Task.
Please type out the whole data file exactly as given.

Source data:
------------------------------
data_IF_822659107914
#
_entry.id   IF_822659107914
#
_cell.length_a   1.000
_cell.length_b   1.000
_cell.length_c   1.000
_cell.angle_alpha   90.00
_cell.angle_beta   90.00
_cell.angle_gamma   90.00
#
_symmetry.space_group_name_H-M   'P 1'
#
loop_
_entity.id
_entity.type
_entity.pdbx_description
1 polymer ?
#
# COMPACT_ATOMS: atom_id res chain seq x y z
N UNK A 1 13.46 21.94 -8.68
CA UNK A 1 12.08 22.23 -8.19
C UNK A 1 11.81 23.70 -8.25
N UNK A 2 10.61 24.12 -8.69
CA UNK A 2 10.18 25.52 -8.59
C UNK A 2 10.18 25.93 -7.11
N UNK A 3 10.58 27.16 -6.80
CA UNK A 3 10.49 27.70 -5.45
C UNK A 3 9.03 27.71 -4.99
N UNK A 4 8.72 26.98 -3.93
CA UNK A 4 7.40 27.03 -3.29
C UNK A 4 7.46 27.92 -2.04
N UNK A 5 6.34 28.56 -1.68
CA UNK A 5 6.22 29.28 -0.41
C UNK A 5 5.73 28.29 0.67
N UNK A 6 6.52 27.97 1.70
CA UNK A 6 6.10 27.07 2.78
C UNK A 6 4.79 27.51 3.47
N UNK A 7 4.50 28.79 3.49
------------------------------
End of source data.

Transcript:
data_IF_822659107914
#
_entry.id   IF_822659107914
#
_cell.length_a   1.000
_cell.length_b   1.000
_cell.length_c   1.000
_cell.angle_alpha   90.00
_cell.angle_beta   90.00
_cell.angle_gamma   90.00
#
_symmetry.space_group_name_H-M   'P 1'
#
loop_
_entity.id
_entity.type
_entity.pdbx_description
1 polymer ?
#
# COMPACT_ATOMS: atom_id res chain seq x y z
N UNK A 1 13.46 21.94 -8.68
CA UNK A 1 12.08 22.23 -8.19
C UNK A 1 11.81 23.70 -8.25
N UNK A 2 10.61 24.12 -8.69
CA UNK A 2 10.18 25.52 -8.59
C UNK A 2 10.18 25.93 -7.11
N UNK A 3 10.58 27.16 -6.80
CA UNK A 3 10.49 27.70 -5.45
C UNK A 3 9.03 27.71 -4.99
N UNK A 4 8.72 26.98 -3.93
CA UNK A 4 7.40 27.03 -3.29
C UNK A 4 7.46 27.92 -2.04
N UNK A 5 6.34 28.56 -1.68
CA UNK A 5 6.22 29.28 -0.41
C UNK A 5 5.73 28.29 0.67
N UNK A 6 6.52 27.97 1.70
CA UNK A 6 6.10 27.07 2.78
C UNK A 6 4.79 27.51 3.47
N UNK A 7 4.50 28.79 3.49